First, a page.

Grammar wars

A little under a year ago, I got it into my head that I should compete in the Turing test competition held once every year. I don't remember why I thought this was a great idea, only that I had my usual stubborn fire that I was going to compete and win despite having never worked with a chatbot before. Oh how naive I was...

Most chatbots are based on A-B responses, and a lot of them are known as "Alicebots" (known for the software that is used as the backbone for the overwhelming majority of them). When I did a little research and found all this out, I was pretty disappointed since in my head, a chatbot should be a type of AI, capable of discerning your intention from your sentence structure, word choice, and its own data-banks of information. An alicebot or A-B responder will never be capable of answering a question outside of its known responses, which are all pre-scripted to the extreme. As reference for anyone who has no knowledge of these Turing competitions, using the internet to search for things is not allowed. The bot must function independent of any external references.

I foolishly decided that about 2 months before the competition was to take place, I would build my own chatbot from scratch. This decision was based on the fact that I was (and still am) confident that no Alicebot will ever be comprehensive or intelligent enough to solve logic puzzle questions, and that this sort of thing is just my modus operandi.

Step 1. Find a challenge that seems ambitious and only theoretically attainable, typically astronimcally far outside my comfort zone.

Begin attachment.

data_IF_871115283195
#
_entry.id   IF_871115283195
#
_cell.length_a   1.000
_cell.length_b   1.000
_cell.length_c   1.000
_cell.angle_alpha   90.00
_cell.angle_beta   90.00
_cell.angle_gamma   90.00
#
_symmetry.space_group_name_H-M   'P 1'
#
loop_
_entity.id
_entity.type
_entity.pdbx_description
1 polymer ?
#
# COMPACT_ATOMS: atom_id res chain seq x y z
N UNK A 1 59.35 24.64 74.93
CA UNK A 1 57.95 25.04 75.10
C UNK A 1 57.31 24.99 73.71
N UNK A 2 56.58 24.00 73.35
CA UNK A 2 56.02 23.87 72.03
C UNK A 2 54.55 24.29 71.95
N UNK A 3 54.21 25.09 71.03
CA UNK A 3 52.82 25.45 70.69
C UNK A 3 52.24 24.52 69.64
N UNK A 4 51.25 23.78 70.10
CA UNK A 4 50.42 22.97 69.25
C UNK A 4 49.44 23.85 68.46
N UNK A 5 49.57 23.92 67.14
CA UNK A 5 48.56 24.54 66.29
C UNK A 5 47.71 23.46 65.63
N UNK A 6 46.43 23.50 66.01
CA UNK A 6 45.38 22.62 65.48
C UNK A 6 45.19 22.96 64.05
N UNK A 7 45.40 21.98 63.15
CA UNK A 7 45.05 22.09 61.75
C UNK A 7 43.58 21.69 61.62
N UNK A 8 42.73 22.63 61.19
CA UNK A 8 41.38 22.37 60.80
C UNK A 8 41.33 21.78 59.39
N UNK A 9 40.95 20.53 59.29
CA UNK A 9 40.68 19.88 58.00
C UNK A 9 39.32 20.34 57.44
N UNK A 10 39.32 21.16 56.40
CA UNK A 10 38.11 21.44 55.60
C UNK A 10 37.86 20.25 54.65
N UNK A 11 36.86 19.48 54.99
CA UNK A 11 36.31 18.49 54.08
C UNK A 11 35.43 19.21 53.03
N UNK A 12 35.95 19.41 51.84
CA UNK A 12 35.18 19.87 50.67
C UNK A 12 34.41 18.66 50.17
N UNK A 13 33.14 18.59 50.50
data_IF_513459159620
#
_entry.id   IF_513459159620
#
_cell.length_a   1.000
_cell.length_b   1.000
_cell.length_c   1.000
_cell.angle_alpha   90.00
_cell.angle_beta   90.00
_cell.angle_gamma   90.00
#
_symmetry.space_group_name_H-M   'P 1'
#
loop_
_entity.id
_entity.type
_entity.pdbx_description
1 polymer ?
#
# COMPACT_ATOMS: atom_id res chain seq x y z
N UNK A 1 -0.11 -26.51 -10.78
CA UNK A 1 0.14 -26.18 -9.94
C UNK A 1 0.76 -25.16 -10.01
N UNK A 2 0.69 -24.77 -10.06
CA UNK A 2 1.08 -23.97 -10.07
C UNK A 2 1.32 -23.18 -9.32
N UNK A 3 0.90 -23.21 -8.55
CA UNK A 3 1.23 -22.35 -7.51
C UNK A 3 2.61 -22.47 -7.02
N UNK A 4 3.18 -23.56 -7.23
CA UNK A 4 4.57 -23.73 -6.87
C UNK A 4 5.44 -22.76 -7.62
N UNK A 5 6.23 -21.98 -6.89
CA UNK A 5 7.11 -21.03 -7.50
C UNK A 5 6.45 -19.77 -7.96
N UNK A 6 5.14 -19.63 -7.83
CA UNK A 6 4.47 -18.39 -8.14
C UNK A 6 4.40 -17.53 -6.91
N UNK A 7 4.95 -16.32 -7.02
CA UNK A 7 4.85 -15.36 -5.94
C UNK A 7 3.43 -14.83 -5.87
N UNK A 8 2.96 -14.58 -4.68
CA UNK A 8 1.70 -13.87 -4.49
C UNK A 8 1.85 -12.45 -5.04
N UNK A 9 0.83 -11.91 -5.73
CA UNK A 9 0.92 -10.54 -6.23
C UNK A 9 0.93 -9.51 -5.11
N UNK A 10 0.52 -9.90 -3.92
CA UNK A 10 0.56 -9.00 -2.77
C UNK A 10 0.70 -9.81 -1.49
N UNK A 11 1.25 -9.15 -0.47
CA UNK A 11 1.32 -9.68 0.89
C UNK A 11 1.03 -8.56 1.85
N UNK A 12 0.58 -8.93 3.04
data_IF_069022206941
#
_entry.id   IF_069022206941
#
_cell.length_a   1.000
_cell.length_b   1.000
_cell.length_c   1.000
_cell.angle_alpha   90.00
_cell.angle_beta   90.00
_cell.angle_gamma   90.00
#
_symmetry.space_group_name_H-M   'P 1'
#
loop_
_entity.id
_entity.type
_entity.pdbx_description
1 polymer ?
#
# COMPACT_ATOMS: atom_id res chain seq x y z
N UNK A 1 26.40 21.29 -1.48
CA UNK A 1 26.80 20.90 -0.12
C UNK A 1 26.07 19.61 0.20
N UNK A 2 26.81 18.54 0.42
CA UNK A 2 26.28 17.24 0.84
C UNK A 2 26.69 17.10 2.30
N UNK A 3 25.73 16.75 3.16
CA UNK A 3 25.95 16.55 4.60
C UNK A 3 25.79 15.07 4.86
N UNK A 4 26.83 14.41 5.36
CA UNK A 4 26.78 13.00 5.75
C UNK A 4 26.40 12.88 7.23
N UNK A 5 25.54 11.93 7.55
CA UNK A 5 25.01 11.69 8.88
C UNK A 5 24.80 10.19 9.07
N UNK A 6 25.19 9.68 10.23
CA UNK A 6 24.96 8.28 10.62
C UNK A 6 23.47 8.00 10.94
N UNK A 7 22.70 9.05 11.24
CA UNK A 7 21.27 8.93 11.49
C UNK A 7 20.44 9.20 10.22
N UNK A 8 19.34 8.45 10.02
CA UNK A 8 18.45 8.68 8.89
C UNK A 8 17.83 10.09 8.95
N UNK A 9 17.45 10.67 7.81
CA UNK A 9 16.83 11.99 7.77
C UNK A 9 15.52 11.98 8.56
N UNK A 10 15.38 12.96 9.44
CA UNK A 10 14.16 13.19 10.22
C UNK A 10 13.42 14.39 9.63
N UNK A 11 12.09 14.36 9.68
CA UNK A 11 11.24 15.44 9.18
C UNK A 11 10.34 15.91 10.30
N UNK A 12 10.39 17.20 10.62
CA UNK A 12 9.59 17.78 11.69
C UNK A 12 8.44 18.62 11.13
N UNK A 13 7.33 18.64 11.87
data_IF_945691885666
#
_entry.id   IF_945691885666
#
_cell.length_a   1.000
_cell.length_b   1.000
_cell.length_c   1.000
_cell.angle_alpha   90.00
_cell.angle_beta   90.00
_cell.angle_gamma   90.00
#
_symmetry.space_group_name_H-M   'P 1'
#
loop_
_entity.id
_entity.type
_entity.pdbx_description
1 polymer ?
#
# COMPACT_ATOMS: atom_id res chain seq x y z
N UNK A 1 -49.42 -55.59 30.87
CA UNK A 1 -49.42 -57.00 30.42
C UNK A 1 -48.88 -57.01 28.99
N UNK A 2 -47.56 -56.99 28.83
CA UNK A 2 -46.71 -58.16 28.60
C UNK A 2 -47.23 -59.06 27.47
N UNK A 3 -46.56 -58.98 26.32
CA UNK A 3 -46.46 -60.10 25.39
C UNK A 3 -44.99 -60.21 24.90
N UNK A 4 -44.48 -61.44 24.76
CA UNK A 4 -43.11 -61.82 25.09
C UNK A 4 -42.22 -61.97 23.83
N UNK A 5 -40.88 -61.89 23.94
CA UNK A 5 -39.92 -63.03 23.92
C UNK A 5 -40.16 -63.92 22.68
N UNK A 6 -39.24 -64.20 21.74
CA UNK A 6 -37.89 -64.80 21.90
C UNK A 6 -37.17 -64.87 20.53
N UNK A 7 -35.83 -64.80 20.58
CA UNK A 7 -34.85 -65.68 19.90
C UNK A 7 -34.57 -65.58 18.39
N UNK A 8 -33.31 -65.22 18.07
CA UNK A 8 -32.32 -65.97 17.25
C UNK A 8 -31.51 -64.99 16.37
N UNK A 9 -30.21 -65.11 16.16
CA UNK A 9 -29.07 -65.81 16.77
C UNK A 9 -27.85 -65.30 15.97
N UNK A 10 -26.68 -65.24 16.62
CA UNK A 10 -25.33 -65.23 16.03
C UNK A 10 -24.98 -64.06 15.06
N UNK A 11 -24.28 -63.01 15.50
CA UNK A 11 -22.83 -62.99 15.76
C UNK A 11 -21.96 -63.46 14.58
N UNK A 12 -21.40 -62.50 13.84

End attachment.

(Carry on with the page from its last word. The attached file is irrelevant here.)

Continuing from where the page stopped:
Step 2. Throw self at challenge as if life depends on overcoming it, foregoing all social life, hobbies and health considerations in lieu of striving to attain it.

Step 3. Peak on progress and have a near mental-collapse breakdown struggling to overcome whatever insurmountable obstacle I've set for myself.

Step 4. Scale that wall and grasp the glory of victory, or abandon project in a fit of rage and failure.

Needless to say, I did not defeat the Turing test, I did not even complete a chatbot I was proud enough of to even enter into the competition. This was one of those projects I gave up on after getting about 2 months worth of work done on it. Maybe one day I'll revisit it (probably after learning more about artificial intelligence) but for the time being it is collecting dust.

Onward to the meat and potatoes, what I actually built, what it did and the why/how.

The first thing I set up was a basic textbox prompter, that let me use an input field to send and receive a reseponse via JS/ajax. Initial tests for this were A-B responses, hard coded just to confirm that if I typed in a hello, I'd get a hi and a how are you would get a good back. This was beyond basic, but it gave me the UI/UX I needed to start working on the actual logic that would go behind the responses.

For the programming architecture, I decided I needed to focus on grammar first. Most things people type can fall into a few different categories, but the sentences, fragments, asides and run-ons they write all have some (albeit usually incorrect) grammar.

I set my bot up for some rules, like if the sentence ended in a questionmark, it had to be a question. If the sentence ended with a period or ellipsis, it was a sentence or fragment. If the sentence contained commas, semi colons, colons or dashes, it needed to split apart into separate chunks and each one processed separately. I also set up some cheater guildelines/rules, like if a sentence started with specific words like Who or Where, to only deliver responses back that would fit with that criteria, like a person or place.

The second thing I worked on was getting the response grammar legible. Its great and all when your bot responds like an ESL student ("Who are you?" "I are me.") but its not so great for getting your bot to pass a Turing test. I wrote in some grammar and verb tense rules for the replies the bot would spit back, so that if you asked the bot "Who went to the store?" it might respond with something more literate like "I went to the store" instead of "I going to store."